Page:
24. Telegram 4185 From the Embassy in Iran to the Department of State1 2

Subj:

  • Shah’s Desire for Increased Oil Shipments to United States in Return for Iranian Guarantee to Purchase U.S. Equipment.

Ref:

  • Tehran 4174
1.
Shah said one important subject he would discuss with President Nixon is Iran’s desire for increased oil shipments to U.S. in return for Iranian guarantee to spend proceeds on U.S. military and civilian equipment. Iran was well satisfied with U.S. equipment and in period ahead when Iran must be electrified and further industrialized there would be need for a wide range of heavy industrial equipment such as generators produced by General Motors and General Electric, agricultural equipment, heavy industrial and construction equipment etc. to purchase such items, and also military equipment, from U.S., Iran needed to expand its oil shipments to U.S. He felt strongly Iran should have a quota or some similar arrangement. While American interlocutors had pointed out to him that U.S. did not allocate quotas to countries but gave quotas to importers, this was not really accurate as proven by quota-type arrangements we had worked out with Venezuela and Canada and oil imports that flowed through Virgin Islands by special type arrangement which were not subject to regular U.S. import quota limitations. He trusted that some such special arrangements could also be worked out for Iran.
2.
In return for such special arrangements, Iranian [Page 2]Government would guarantee to spend proceeds on U.S. equipment. He did not think there was any country that was willing to make such a commitment and he remarked with a smile that he assumed we would not be averse, in view of our balance of payments problem, to Iranians purchases which could run up to $400 million a year. He made clear that he would stress to President that some arrangement for increased oil exports to the U.S. was of vital importance to Iran and, in his judgement, also served not only commercial but also political interests of the U.S. since he knew we wished to see a strong stable and independent Iran that could contribute to stability in this unstable area.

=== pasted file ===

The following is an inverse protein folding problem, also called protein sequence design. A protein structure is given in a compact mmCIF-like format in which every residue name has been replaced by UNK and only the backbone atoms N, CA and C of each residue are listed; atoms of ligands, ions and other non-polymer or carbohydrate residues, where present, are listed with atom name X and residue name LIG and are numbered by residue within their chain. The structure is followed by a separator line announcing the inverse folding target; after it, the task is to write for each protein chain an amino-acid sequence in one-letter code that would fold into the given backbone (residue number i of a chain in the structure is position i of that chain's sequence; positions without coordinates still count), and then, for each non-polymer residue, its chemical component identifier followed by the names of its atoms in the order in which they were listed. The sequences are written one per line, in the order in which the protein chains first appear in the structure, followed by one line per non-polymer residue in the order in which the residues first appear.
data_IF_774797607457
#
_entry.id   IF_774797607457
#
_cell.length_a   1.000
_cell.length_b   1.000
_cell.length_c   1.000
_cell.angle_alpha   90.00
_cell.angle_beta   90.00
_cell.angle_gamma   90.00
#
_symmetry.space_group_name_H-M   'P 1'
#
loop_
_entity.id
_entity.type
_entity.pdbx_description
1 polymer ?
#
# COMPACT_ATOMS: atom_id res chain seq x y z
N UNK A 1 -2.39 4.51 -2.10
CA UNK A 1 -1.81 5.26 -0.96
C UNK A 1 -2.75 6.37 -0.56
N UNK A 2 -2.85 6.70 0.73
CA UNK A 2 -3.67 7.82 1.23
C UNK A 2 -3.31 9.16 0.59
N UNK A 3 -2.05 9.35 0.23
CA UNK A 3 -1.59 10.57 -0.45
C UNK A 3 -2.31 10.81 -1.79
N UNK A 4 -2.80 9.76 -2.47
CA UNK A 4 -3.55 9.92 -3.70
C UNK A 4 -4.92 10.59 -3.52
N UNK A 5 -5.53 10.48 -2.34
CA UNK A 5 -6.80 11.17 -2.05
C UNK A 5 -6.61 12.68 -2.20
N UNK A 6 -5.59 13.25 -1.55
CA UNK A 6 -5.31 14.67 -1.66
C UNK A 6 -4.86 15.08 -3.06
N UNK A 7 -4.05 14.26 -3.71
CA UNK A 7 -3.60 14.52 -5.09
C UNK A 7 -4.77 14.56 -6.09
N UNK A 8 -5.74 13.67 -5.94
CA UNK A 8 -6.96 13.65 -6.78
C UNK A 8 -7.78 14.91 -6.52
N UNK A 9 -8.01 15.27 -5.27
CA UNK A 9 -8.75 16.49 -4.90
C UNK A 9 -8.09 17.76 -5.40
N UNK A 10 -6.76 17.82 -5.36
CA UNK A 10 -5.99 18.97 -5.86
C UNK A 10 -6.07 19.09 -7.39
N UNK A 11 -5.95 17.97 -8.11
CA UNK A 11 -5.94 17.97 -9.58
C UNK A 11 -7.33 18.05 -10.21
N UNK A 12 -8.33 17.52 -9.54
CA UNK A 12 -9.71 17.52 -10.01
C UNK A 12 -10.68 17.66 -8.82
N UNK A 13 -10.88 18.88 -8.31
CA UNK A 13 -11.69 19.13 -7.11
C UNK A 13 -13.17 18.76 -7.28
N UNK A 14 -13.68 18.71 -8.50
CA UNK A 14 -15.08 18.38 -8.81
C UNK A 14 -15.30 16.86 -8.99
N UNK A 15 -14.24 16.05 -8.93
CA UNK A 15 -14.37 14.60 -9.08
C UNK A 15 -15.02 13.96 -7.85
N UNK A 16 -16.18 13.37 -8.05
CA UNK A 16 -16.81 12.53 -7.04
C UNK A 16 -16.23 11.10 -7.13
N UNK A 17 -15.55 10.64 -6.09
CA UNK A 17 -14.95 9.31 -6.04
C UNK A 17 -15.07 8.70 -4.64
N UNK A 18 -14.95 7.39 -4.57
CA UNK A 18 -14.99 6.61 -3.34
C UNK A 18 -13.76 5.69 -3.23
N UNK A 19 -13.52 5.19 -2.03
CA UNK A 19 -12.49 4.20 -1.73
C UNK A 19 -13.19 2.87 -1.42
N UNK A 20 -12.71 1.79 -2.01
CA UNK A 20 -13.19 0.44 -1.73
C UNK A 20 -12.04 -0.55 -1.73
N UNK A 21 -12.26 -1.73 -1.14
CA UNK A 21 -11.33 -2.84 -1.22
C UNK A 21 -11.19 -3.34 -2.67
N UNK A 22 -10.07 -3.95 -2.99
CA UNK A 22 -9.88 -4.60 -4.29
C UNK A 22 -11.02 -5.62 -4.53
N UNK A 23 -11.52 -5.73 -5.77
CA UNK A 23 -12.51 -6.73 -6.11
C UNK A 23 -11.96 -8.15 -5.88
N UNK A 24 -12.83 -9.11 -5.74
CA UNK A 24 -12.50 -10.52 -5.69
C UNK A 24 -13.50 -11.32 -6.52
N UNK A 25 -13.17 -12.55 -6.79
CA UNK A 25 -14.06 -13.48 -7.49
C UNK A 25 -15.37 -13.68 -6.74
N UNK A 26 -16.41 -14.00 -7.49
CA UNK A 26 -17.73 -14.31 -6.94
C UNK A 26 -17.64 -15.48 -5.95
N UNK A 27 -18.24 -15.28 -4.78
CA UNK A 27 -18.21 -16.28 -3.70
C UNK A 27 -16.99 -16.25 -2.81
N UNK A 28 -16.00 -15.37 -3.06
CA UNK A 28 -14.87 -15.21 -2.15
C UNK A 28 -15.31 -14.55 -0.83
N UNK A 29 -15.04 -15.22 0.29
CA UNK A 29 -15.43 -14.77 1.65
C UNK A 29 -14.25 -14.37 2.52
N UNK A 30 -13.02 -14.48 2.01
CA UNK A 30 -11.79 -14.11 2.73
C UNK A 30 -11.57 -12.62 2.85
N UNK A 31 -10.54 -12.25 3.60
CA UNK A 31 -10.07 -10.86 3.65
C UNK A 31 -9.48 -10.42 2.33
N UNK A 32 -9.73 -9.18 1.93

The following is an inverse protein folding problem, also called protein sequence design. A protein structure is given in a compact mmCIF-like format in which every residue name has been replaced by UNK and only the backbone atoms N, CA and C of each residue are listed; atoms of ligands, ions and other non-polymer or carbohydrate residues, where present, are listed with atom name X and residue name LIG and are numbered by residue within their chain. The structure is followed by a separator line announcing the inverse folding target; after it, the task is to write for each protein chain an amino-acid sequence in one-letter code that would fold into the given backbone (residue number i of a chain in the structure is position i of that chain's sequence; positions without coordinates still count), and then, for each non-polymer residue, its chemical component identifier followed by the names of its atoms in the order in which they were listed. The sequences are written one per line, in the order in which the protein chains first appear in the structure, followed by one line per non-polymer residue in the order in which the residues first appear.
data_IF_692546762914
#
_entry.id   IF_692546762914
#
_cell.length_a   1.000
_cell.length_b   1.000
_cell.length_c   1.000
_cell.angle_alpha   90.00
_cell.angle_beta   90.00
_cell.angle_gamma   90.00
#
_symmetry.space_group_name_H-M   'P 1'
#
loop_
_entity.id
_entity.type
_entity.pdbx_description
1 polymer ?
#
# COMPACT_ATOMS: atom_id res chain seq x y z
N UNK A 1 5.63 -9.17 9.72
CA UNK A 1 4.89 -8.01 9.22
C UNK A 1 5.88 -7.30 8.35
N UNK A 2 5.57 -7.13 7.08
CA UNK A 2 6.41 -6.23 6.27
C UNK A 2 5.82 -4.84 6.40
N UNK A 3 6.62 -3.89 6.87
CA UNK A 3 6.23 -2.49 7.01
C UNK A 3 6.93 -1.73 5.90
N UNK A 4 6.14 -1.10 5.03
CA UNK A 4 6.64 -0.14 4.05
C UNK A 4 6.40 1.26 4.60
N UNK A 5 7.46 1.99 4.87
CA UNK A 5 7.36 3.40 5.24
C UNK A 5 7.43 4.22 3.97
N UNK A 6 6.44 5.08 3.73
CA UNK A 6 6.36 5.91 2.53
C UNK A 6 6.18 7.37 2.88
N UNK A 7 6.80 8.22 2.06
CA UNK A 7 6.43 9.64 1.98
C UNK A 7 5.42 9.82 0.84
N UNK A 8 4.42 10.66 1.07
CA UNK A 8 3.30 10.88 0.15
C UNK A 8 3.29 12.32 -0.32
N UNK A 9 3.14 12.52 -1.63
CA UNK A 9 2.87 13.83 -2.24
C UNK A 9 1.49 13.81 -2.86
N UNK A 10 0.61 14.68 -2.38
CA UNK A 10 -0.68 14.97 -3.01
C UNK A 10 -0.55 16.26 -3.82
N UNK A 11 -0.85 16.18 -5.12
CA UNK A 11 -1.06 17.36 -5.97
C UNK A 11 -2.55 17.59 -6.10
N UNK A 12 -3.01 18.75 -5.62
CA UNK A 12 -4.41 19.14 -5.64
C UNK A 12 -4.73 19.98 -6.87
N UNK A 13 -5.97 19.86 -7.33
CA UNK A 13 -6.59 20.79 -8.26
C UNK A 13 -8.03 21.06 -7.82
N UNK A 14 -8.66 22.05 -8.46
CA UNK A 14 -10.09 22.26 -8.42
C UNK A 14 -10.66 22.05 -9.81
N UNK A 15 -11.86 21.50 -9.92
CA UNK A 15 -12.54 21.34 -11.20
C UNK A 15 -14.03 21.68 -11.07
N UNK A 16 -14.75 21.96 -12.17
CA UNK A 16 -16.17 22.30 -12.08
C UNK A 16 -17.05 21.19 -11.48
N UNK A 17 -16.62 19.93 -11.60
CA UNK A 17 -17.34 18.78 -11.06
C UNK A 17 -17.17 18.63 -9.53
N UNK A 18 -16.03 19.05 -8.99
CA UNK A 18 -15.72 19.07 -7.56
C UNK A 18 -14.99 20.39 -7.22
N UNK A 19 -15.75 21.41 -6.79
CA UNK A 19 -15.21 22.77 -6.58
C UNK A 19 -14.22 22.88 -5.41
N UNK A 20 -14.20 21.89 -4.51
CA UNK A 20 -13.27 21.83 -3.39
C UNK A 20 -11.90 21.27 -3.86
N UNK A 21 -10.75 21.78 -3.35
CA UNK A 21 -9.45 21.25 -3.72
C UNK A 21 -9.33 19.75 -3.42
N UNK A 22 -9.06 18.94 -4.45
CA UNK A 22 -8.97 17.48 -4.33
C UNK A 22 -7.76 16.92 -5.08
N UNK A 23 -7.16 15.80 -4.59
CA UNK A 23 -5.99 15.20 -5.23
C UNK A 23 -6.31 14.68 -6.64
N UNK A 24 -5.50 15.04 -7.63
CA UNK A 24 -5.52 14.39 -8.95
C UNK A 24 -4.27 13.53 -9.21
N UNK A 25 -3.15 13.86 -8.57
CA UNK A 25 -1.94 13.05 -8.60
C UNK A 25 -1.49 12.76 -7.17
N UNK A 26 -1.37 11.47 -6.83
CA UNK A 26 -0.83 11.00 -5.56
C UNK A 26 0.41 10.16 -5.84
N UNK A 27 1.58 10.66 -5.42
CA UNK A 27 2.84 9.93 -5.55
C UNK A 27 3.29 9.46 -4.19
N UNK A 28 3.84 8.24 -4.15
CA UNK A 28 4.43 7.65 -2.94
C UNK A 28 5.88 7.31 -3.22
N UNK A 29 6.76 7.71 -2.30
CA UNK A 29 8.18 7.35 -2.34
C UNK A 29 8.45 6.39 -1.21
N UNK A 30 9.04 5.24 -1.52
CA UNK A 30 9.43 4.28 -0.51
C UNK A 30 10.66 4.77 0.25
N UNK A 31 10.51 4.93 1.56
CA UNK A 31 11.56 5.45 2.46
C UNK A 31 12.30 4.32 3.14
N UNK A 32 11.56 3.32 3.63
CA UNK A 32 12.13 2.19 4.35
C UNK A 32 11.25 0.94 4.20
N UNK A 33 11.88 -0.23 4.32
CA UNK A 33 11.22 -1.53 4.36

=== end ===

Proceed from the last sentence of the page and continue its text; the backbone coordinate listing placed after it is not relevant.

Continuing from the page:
3.
In this connection, he said he would like to offer one informal observation. He felt that rather than trying to treat all countries generally alike, the U.S. and Iran should both try to develop especially close and cooperative arrangements with countries that shared their basic political and international philosophy, and were in a position to work towards stabilizing areas that today were in a precarious position. Special relationships of this kind could be extremely helpful in different parts of the world, where the countries enjoying such a relationship with the U.S. could “carry the ball” and exercise an influence for stability and peace without the U.S. having to become too directly or overtly involved.
MacArthur
  1. Source: National Archives, Nixon Presidential Materials, NSC Files, Box 601, Country Files, Middle East, Iran, Vol. I, 1/20/69–5/31/70. Confidential; Immediate; Limdis.
  2. The Shah announced his intention to discuss with Nixon Iran’s interest in selling more oil to the United States in exchange for purchases of U.S. military and civilian equipment.